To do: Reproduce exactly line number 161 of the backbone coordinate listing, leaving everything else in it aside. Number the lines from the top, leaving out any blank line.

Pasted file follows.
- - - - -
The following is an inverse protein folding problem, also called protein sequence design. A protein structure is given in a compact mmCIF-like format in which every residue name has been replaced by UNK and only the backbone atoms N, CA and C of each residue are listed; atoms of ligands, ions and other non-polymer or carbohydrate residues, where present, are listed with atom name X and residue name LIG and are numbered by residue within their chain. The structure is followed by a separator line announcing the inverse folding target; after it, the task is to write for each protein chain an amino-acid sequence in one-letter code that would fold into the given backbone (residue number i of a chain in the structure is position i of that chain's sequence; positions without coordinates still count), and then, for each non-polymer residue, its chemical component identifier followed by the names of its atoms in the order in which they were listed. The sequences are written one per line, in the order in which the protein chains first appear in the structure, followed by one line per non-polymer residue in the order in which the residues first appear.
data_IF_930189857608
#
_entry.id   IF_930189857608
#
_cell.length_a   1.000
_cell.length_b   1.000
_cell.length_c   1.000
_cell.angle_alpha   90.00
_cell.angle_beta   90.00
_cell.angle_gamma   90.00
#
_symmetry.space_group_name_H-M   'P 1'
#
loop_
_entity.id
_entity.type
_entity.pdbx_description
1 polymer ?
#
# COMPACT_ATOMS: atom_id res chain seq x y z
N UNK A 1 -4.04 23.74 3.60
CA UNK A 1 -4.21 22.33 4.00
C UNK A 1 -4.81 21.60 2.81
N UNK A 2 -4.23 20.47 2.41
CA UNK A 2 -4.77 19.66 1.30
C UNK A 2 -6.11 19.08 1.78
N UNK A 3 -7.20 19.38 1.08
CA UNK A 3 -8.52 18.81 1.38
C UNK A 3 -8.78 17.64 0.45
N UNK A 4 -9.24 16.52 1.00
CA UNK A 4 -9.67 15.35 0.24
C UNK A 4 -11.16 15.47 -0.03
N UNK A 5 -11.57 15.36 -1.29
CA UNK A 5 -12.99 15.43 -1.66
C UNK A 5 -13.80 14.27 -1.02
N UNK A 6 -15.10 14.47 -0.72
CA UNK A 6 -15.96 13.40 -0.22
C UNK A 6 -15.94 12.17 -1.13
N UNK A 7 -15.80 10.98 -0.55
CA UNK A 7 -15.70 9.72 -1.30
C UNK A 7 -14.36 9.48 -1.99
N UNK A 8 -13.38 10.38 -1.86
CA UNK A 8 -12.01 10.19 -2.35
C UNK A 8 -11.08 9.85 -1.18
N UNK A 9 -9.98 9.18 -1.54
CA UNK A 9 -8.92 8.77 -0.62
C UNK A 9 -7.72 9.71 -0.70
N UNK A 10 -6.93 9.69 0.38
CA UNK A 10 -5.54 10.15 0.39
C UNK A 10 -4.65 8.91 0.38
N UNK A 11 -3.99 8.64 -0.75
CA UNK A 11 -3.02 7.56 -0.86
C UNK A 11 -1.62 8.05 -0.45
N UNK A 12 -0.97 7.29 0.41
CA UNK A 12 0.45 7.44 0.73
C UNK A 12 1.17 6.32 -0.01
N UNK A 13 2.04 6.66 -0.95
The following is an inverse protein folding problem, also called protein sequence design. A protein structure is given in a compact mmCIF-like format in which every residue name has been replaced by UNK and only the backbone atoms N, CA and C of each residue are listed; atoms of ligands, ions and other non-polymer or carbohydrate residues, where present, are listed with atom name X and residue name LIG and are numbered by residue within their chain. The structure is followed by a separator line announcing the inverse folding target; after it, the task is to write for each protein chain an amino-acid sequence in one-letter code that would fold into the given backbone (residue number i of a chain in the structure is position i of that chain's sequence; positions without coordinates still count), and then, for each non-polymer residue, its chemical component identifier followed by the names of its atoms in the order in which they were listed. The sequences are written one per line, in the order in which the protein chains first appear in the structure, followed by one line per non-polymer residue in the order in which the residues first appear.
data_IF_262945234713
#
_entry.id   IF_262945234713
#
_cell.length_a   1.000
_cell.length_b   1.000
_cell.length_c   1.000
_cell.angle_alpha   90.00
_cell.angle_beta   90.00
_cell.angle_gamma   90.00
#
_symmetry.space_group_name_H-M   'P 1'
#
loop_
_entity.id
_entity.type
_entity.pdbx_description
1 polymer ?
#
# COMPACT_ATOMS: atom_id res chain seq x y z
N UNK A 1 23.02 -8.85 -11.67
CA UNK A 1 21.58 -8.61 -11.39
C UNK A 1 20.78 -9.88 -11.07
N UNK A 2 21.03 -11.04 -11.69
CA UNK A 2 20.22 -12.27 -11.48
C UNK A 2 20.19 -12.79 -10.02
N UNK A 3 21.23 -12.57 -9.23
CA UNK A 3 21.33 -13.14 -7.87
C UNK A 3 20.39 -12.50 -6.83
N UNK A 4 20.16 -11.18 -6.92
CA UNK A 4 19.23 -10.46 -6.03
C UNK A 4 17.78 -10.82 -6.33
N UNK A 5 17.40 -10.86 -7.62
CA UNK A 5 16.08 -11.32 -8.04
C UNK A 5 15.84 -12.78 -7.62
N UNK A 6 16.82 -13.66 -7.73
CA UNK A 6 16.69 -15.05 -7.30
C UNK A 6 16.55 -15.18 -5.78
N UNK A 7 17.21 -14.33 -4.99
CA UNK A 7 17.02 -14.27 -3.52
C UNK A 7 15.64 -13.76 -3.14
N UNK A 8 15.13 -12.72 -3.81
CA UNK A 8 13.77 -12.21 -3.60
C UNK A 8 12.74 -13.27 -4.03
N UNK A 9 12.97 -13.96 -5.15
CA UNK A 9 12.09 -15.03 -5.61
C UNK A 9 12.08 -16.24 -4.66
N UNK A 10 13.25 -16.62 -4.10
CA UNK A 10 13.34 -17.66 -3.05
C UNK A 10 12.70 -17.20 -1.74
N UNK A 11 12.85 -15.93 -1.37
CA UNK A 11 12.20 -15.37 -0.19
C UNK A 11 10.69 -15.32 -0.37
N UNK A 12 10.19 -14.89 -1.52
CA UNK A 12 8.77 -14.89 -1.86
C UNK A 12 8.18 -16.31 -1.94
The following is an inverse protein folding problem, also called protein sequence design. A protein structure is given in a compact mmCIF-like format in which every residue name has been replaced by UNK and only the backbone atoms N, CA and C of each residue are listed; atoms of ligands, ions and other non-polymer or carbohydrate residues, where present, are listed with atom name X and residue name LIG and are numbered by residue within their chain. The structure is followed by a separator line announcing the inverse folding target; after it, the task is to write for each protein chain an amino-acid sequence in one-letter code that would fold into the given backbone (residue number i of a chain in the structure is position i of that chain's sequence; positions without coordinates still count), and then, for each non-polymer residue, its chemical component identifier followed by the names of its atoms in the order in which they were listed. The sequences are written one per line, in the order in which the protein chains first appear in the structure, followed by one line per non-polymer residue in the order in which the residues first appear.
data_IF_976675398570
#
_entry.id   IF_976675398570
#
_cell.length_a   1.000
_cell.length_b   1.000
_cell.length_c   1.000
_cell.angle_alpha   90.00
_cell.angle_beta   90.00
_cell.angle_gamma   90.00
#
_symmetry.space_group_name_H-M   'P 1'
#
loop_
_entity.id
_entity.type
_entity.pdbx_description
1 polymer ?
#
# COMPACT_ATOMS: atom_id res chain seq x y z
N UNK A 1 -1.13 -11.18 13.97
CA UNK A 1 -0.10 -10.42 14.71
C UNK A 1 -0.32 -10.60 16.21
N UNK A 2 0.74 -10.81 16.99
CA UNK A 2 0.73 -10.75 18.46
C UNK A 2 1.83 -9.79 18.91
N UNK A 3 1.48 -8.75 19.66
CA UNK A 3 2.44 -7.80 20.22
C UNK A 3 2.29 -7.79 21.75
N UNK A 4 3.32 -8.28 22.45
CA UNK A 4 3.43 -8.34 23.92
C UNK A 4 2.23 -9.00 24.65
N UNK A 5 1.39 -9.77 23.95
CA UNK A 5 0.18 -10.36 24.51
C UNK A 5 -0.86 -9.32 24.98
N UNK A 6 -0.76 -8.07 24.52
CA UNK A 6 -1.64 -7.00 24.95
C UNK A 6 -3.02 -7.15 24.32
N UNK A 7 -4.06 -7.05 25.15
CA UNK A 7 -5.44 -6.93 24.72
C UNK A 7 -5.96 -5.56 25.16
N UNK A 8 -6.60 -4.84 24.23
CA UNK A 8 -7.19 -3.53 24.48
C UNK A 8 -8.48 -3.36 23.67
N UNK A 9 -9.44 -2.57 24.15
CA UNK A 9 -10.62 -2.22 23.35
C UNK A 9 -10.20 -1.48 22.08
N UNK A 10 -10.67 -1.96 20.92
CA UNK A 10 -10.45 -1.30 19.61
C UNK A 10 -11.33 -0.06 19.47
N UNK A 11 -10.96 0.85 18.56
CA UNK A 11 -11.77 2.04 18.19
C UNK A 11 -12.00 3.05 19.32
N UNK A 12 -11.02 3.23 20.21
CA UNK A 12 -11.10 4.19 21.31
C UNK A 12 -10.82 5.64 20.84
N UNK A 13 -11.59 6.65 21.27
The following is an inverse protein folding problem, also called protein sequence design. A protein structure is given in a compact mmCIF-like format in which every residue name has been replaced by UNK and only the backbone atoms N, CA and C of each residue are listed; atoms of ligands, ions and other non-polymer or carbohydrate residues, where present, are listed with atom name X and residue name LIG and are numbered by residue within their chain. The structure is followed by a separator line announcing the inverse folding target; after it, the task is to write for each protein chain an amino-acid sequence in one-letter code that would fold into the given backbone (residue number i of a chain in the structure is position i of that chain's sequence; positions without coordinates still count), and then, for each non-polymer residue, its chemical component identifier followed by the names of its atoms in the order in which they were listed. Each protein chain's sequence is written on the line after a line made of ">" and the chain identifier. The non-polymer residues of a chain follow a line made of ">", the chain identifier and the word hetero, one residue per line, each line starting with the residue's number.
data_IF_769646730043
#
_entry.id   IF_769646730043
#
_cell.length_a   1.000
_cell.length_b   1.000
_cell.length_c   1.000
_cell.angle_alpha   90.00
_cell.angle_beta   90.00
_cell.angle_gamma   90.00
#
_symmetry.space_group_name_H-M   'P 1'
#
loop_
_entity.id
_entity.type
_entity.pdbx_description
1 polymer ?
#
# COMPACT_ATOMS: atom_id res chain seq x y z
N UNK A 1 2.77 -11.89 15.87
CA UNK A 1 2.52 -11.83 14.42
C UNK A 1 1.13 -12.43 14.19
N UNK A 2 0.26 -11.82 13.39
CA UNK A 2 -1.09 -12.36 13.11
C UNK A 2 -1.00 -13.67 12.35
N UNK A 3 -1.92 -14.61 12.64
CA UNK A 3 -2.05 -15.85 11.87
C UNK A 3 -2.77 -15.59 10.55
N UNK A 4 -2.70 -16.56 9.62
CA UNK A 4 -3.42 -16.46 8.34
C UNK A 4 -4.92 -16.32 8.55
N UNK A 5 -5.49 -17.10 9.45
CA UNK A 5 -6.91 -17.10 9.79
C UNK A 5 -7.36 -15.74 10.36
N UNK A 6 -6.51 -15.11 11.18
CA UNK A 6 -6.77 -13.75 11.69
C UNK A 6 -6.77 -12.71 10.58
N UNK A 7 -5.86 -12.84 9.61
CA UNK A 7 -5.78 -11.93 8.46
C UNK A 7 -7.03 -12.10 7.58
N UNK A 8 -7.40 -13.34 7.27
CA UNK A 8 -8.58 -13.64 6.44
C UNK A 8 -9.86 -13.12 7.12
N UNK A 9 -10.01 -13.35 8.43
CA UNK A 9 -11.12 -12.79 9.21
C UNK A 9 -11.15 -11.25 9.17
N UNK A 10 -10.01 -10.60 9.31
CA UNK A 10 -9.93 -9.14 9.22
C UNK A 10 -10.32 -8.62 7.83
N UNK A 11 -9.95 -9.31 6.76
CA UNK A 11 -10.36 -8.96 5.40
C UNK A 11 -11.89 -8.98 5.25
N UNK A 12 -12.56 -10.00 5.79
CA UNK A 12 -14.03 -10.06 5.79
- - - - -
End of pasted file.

N UNK A 9 -9.44 -2.57 24.15